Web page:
Green Jobs: A Survey of Oregon's Natural Resources Industries Employers

Posted by Charles Cox - On July 25, 2011 (EST)

As a part of the state’s Labor Market Information Improvement Green Jobs Grant, the Oregon Employment Department partnered with the U.S. Department of Agriculture National Agricultural Statistics Service, Oregon Field Office to complete a survey of the state's natural resources industries employers. The natural resources industries include crop production; animal production; forestry and logging; fishing, hunting, and trapping; and agriculture and forestry support activities.

This survey represents the first time the Oregon Employment Department has collected employment data about “covered” and “non-covered” agriculture, forestry, fishing, and hunting employers in nearly 10 years. Non-covered employers are those that are not subject to Oregon’s unemployment insurance laws, and tend to be concentrated in the state’s natural resources industries. Survey results include information about the total workforce, seasonal and year-round employment, and green jobs in Oregon’s natural resources industries.

A Large and Seasonal Workforce
Based on the survey results, we estimate that in 2009 there were 122,730 jobs throughout the state's natural resources industries. Nearly two-thirds of the jobs were in the crop production sector, which dominates both year-round and seasonal employment trends. Seasonal jobs are employed for less than nine months in a year, while year-round jobs are employed for nine months or longer. We estimate that in 2009 there were 37,167 year-round jobs and 85,563 seasonal jobs employed throughout the state's natural resources industries.

Employers reported that roughly three out of every five jobs is classified in the farmworker occupation. There were 60,681 farmworkers working with crops, or nursery and greenhouse plants, and another 14,661 farmworkers working with farm, ranch, and aquacultural animals; 75,342 farmworkers in all.

Three Out of 20 Jobs Reported as a Green Job
For this survey, employers were asked to identify "green jobs" as those workers whose essential job duties are directly related to one of the components of Oregon's official definition of a green job.  Oregon’s definition of a green job requires that it do at least one of the following:

  • Increase energy efficiency;
  • Produce renewable energy;
  • Prevent, reduce or mitigate environmental degradation;
  • Clean up and restore the natural environment; and/or,
  • Educate, consult, and provide other services that support the above.

We estimate that in 2009 there were 6,978 green year-round and 11,581 green seasonal jobs employed throughout Oregon's agriculture, forestry, fishing and hunting sectors. According to employers, 19 percent of all year-round jobs and 14 percent of all seasonal jobs were green jobs - jobs with essential duties related to Oregon's definition of a green job. The crop production sector had 12,748 green jobs in 2009, more than two-thirds of all the green jobs reported.

No Significant Difference between Green Jobs and Other Jobs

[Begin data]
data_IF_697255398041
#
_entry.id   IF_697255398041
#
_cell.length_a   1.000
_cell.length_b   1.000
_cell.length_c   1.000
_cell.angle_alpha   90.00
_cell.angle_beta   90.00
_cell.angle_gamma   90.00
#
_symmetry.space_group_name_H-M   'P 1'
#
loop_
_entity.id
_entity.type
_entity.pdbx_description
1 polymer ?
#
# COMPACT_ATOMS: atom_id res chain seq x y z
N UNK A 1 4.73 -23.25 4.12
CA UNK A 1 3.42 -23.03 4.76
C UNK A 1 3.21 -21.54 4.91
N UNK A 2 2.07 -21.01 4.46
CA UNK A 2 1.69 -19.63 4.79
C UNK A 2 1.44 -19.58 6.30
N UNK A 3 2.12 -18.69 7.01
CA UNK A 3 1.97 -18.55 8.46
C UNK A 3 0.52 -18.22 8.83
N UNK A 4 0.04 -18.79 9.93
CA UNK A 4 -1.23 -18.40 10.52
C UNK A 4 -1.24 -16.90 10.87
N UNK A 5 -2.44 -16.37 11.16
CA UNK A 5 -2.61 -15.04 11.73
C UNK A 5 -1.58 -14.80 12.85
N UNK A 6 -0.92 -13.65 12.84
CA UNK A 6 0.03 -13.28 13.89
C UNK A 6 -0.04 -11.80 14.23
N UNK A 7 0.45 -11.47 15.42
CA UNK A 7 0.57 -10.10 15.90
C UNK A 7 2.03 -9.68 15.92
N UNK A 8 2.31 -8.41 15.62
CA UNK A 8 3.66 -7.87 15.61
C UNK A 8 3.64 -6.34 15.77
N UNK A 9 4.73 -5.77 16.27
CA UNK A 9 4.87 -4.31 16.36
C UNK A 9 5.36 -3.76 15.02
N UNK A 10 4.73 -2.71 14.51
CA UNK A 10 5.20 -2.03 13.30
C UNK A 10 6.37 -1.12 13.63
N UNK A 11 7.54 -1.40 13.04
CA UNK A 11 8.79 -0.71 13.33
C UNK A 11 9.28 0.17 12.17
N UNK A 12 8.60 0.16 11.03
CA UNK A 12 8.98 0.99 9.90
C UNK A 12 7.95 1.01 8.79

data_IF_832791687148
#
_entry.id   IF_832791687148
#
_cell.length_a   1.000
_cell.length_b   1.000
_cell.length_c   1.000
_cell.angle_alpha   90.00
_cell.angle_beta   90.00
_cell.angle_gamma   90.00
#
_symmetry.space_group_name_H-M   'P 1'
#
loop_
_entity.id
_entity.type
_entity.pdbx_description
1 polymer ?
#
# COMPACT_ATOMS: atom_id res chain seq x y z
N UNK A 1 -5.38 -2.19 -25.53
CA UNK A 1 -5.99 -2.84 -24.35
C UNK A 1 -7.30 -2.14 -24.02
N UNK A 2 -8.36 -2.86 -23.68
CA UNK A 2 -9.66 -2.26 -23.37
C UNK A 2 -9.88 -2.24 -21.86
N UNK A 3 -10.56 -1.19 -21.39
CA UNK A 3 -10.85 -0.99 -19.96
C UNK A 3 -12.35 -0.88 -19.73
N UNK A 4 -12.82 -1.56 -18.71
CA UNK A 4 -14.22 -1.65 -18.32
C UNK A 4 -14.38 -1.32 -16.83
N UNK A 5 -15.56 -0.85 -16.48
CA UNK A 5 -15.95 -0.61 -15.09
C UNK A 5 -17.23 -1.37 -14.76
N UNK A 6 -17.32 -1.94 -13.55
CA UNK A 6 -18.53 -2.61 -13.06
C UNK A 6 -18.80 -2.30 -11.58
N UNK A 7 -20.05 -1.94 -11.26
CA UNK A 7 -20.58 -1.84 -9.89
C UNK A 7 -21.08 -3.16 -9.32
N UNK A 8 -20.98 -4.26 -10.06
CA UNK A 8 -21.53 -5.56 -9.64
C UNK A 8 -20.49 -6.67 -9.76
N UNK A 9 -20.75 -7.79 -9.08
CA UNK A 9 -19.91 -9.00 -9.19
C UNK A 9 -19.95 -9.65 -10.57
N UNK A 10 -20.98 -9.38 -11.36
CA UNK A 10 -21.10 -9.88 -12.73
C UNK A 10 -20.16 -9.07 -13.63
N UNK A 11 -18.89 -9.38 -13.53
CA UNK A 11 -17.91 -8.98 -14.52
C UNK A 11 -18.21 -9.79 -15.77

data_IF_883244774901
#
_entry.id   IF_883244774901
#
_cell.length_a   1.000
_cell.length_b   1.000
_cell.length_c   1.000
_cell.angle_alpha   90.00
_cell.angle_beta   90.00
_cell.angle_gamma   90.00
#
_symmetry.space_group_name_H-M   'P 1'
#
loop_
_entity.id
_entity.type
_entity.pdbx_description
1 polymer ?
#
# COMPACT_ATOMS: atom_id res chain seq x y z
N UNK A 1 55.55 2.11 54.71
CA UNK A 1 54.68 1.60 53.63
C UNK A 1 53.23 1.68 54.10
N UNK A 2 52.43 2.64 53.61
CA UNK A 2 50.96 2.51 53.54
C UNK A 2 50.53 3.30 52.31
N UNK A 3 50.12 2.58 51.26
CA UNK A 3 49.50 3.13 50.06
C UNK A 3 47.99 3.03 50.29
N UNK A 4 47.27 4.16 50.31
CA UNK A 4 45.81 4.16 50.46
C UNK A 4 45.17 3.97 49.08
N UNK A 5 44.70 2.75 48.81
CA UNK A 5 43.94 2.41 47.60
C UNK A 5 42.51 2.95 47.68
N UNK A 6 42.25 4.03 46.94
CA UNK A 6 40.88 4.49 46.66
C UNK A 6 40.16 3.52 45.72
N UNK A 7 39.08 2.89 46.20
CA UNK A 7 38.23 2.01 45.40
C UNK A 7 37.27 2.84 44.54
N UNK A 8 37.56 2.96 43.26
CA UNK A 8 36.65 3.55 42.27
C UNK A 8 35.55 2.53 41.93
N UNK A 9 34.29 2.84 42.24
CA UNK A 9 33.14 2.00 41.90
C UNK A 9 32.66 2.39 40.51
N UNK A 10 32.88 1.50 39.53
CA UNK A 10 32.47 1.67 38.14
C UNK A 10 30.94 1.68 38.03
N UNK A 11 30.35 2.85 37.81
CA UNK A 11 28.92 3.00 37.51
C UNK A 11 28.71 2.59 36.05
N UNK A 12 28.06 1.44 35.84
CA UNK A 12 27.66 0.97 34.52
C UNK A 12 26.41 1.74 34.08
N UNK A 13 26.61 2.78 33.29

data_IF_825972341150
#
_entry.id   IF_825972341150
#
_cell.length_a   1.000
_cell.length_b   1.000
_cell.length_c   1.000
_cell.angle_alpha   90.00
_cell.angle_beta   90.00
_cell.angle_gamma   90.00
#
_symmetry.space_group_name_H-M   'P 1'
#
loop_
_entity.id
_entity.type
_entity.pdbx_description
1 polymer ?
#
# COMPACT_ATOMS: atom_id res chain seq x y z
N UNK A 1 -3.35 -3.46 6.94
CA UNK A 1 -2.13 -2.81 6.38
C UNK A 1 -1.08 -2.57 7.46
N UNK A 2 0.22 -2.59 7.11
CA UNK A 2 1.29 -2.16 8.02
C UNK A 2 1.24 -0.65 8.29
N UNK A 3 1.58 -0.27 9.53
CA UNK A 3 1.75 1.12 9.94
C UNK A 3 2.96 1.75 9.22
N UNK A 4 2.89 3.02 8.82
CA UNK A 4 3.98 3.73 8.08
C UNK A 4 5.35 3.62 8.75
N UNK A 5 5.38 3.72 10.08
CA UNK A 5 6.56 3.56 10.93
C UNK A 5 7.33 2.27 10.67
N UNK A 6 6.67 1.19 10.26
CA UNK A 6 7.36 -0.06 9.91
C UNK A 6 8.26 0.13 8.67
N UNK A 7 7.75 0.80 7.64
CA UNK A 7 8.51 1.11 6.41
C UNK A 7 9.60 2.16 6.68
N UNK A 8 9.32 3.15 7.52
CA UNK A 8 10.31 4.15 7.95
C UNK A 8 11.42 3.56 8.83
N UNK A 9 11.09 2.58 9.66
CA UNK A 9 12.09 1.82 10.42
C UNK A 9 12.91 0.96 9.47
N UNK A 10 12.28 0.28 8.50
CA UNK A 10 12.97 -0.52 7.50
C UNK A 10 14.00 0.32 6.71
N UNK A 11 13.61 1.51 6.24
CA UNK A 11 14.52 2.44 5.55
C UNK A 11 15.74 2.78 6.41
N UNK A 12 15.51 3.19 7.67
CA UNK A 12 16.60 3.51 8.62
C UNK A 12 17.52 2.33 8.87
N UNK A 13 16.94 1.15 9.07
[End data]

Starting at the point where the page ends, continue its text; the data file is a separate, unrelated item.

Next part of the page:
In an attempt to learn more about the differences between green jobs and other jobs, employers were asked to identify the three key differences that set their workers with green jobs apart from the rest of their employees. Nearly 1,500 employers reported at least one green job, but only 14 percent of those employers acknowledged that green workers at their establishment had knowledge or skills that differed significantly from their co-workers.

Disconnect Between "Green Jobs" and "Green-Related Job Activities"
Employers were asked if any green-related job activities were performed by workers at their establishment, and roughly 68 percent responded "no." Employers in the crop production and forestry and logging sectors were slightly more likely to have some green-related job activities at their establishment.

While only 13 percent of natural resource employers reported having at least one green job in 2009, 32 percent reported having workers that performed green-related job activities during the period. The likely reason for the difference between these two estimates is a small but important difference in how the two questions were asked. On the first question, employers identified "green jobs" as those with essential job duties related to the definition of a green job, while the second question asked employers to identify any green-related job activities that were performed by their workers. So, while more than 18,500 jobs in Oregon's natural resources industries has essential duties related to the state's definition of a green job, it is likely that many more jobs have at least some green-related job activities.

More Data Available Online
A full survey report, which includes more detailed data analysis, is available online at

-- Gail Krumenauer, Oregon Employment Department

"This article has been funded, either wholly or in part, with Federal funds from the U.S. Department of Labor, Employment and Training Administration, under grant #GJ-19828. The contents of this article do not necessarily reflect the views or policies of the U.S. Department of Labor, nor does mention of trade names, commercial products, or organizations imply endorsement of same by the U.S. Government."

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Modified On : July 25, 2011
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